“Black,” then, by itself and in the right context—the “right context” being a reasonable constituency composed exclusively of blacks and supportive liberal whites—could be accommodated by the process. Something less traditional, and also less manageable, was at work in the 1988 Jackson candidacy. I recall having dinner, the weekend before the California primary, at the Pebble Beach house of the chairman of a large American corporation. There were sixteen people at the table, all white, all well-off, all well-dressed, all well-educated, and all socially conservative. During the course of the evening it came to my attention that six of the sixteen, or every one of the registered Democrats present, intended to vote on Tuesday for Jesse Jackson. Their reasons were unspecific, but definite. “I heard him, he didn’t sound like a politician,” one said. “He’s talking about right now,” another said. “You get outside the gate here, take a look around, you have to know we’ve got some problems, and he’s talking about them.”
What made the 1988 Jackson candidacy a bomb that had to be defused, then, was not that blacks were supporting a black candidate, but that significant numbers of whites were supporting—not only supporting but in many cases overcoming deep emotional and economic conflicts of their own in order to support—a candidate who was attractive to them not because but in spite of the fact that he was black, a candidate whose most potent attraction was that he “didn’t sound like a politician.” “Character” seemed not to be, among these voters, the point-of-sale issue the narrative made it out to be: a number of white Jackson supporters to whom I talked would quite serenely describe their candidate as a “con man,” or even as, in George Bush’s word, a “hustler.”
“And yet…” they would say. What “and yet” turned out to mean, almost without variation, was that they were willing to walk off the edge of the known political map for a candidate who was running against, as he repeatedly said, “politics as usual,” against what he called “consensualist centrist politics”; against what had come to be the very premise of the process, the notion that the winning and the maintaining of public office warranted the invention of a public narrative based only tangentially on observable reality.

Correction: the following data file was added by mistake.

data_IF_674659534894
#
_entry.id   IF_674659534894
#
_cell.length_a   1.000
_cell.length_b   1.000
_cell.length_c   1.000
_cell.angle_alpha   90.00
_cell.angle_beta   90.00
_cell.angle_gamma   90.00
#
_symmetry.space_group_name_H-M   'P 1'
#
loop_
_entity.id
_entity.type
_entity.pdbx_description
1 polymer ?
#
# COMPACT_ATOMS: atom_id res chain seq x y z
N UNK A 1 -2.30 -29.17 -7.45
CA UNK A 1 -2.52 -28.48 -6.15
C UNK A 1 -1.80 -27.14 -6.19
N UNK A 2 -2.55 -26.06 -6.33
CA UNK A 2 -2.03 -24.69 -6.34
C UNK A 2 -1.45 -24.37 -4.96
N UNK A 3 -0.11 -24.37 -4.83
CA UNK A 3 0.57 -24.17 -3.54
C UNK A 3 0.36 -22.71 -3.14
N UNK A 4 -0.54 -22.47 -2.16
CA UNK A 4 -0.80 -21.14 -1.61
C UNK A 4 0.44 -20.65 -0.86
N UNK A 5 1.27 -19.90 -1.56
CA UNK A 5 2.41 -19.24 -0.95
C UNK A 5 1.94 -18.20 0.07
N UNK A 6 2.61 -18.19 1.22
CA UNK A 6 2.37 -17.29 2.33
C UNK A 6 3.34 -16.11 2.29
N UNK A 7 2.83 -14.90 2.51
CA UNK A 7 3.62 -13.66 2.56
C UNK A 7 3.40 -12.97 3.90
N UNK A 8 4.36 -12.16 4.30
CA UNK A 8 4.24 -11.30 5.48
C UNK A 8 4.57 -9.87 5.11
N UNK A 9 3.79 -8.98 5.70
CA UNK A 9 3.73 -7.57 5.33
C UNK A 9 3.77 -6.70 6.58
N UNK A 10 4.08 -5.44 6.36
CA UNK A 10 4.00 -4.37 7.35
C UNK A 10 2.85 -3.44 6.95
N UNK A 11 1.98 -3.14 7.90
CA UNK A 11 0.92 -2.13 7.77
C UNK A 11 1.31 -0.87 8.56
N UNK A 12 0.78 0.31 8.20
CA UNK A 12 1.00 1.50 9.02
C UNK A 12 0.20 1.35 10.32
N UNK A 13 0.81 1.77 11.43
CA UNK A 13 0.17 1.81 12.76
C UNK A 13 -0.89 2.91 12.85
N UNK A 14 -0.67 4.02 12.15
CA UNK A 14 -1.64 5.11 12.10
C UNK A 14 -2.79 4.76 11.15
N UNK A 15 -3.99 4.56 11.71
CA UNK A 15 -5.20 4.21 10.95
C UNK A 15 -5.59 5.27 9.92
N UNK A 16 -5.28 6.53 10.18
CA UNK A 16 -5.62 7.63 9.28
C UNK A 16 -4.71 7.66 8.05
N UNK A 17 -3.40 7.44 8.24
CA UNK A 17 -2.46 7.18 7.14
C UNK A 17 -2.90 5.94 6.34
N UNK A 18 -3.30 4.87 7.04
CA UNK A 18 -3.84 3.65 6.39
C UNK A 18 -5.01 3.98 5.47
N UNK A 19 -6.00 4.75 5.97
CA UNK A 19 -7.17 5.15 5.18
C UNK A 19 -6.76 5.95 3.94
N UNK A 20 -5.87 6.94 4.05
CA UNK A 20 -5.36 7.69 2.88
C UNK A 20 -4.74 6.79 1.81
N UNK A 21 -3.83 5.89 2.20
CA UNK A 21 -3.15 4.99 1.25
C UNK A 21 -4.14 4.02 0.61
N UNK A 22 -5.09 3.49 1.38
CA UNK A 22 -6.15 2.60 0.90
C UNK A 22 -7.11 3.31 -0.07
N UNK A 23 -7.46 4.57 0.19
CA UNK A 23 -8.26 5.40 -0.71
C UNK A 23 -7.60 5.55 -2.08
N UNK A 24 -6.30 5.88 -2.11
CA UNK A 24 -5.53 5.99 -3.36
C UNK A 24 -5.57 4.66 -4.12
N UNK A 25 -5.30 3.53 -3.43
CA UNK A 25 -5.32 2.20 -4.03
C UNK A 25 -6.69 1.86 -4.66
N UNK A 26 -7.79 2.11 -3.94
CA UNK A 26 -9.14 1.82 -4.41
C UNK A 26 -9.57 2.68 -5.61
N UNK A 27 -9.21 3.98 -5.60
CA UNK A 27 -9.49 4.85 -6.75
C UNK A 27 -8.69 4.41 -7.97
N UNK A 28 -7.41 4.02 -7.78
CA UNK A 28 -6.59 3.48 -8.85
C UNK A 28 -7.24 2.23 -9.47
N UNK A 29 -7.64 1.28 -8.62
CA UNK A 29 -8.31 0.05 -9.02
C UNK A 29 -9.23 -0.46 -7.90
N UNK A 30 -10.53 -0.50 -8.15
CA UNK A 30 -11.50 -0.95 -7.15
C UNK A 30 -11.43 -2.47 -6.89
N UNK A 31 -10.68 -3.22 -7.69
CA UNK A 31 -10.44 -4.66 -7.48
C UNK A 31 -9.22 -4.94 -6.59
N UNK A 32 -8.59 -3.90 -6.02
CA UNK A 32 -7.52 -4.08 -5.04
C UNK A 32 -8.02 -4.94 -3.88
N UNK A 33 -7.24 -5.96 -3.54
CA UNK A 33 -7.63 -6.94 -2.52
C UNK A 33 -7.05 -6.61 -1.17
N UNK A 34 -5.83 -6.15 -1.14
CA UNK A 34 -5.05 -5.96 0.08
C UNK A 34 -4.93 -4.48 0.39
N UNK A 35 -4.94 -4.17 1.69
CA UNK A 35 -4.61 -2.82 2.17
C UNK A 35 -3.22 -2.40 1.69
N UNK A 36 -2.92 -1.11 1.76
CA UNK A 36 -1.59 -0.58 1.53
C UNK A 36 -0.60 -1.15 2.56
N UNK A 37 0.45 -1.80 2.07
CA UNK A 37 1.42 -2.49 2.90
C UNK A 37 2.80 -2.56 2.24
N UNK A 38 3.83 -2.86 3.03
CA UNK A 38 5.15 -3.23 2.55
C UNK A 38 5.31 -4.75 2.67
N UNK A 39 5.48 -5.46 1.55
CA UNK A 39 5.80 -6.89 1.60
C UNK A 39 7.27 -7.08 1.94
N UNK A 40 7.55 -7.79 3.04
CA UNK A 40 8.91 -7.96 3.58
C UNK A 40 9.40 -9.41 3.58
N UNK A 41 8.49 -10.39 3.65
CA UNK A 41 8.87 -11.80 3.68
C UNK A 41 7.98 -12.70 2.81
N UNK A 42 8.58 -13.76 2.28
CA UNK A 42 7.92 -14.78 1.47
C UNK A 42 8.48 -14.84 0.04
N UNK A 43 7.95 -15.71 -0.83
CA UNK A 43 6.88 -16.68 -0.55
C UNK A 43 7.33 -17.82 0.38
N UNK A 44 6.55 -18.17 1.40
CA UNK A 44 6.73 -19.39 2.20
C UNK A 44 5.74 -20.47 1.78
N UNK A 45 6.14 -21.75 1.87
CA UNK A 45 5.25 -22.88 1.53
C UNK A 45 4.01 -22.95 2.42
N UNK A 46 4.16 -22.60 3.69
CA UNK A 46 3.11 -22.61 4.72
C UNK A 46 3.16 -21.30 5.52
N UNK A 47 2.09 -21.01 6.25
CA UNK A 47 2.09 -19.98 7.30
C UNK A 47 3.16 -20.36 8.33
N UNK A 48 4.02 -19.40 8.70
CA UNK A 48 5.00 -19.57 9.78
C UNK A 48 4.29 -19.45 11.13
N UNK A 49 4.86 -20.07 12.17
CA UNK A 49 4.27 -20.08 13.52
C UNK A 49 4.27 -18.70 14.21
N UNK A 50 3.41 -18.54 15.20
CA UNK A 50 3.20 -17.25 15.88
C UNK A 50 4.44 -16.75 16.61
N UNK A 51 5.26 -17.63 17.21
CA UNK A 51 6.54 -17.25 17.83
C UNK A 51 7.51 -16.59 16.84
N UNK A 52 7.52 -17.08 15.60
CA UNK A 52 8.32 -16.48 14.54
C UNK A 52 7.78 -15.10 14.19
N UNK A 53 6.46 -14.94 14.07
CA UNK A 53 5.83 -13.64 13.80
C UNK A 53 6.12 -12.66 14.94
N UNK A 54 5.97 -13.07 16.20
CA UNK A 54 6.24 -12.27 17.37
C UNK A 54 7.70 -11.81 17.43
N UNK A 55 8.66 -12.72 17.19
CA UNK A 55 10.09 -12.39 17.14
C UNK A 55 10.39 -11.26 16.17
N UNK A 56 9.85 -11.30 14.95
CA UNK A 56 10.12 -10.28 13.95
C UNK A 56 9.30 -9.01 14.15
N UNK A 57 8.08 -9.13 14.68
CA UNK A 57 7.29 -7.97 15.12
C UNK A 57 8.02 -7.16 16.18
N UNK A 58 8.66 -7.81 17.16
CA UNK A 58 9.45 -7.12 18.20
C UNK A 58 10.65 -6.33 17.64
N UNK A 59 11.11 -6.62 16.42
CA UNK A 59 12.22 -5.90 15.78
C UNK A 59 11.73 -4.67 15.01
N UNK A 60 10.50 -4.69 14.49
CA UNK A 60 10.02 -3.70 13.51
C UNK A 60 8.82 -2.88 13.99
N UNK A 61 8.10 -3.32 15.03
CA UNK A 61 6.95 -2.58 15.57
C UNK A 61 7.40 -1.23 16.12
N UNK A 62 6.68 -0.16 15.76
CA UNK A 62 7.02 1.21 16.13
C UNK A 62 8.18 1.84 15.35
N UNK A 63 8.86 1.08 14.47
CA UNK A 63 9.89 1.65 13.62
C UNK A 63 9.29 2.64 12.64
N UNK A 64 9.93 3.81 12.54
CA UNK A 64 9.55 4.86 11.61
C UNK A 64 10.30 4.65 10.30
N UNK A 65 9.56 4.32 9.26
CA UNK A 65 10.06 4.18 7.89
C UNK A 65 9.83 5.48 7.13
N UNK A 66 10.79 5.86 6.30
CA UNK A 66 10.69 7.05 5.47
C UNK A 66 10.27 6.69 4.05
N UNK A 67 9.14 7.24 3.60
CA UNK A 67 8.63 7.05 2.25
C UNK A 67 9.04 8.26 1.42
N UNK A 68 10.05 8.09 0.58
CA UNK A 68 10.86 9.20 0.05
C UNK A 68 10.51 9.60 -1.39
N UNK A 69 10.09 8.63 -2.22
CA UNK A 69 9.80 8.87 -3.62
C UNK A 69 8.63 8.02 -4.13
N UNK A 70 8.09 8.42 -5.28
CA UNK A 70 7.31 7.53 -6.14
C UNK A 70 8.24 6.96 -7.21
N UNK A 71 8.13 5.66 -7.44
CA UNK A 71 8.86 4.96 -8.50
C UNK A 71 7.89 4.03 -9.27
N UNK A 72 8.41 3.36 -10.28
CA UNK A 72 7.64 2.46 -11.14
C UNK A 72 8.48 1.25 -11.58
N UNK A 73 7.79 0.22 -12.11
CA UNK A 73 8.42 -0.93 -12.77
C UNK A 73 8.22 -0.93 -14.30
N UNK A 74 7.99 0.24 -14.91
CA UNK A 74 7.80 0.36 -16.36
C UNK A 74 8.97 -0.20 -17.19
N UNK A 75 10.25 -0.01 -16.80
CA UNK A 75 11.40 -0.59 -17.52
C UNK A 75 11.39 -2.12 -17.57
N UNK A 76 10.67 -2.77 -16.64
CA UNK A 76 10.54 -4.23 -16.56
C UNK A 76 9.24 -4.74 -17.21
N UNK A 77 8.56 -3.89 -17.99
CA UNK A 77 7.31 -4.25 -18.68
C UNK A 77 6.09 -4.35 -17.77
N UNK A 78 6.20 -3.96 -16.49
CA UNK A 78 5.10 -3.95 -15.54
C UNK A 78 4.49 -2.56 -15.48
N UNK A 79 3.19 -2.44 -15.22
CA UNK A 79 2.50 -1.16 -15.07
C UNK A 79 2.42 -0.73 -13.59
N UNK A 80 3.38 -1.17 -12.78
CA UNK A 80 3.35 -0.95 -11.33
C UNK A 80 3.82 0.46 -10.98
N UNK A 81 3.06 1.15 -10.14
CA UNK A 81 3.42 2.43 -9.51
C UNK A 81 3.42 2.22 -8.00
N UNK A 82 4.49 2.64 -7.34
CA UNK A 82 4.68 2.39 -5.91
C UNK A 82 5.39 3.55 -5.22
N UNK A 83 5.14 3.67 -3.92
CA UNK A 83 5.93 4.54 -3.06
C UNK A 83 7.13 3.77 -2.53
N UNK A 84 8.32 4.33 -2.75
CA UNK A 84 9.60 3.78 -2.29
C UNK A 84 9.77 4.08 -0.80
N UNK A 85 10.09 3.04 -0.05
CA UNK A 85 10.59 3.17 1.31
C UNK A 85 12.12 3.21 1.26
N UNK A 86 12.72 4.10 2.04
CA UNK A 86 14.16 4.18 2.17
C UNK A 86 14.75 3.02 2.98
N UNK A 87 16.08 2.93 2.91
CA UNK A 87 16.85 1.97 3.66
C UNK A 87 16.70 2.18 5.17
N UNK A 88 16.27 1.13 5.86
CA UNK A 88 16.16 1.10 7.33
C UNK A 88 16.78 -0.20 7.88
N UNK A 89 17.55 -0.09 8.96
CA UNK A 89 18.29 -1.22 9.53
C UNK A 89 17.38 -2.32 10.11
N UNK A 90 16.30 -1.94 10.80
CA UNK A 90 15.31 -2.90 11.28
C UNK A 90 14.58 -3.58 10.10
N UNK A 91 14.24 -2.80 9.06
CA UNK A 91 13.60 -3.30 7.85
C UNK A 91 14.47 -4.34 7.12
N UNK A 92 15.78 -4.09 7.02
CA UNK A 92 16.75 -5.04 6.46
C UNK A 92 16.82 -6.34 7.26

In other words they were not idealists, these white Jackson voters, but empiricists. By the time Jesse Jackson got to California, where he would eventually get 25 percent of the entire white vote and 49 percent of the total vote from voters between the demographically key ages of thirty to forty-four, the idealists had rallied behind the sole surviving alternative, who was, accordingly, just then being declared “presidential.” In Los Angeles, during May and early June, those Democrats who had not fallen in line behind Dukakis were described as “self-indulgent,” or as “immature”; they were even described, in a dispiriting phrase that prefigured the tenor of the campaign to come, as “issues wimps.” I recall talking to a rich and politically well-connected Californian who had been, through the primary campaign there, virtually the only prominent Democrat on the famously liberal west side of Los Angeles who was backing Jackson. He said that he could afford “the luxury of being more interested in issues than in process,” but that he would pay for it: “When I want something, I’ll have a hard time getting people to pick up the phone. I recognize that. I made the choice.”
On the June night in Los Angeles when Michael Dukakis was declared the winner of the California Democratic primary, and the bomb officially defused, there took place in the Crystal Room of the Biltmore Hotel a “victory party” that was less a celebration than a ratification by the professionals, a ritual convergence of those California Democrats for whom the phones would continue to get picked up. Charles Manatt was there. John Van de Kamp was there. Leo McCarthy was there. Robert Shrum was there. All the custom-made suits and monogrammed shirts in Los Angeles that night were there, met in the wide corridors of the Biltmore in order to murmur assurances to one another. The ballroom in fact had been cordoned as if to repel late invaders, roped off in such a way that once the Secret Service, the traveling press, the local press, the visiting national press, the staff, and the candidate had assembled, there would be room for only a controllable handful of celebrants, over whom the cameras would dutifully pan.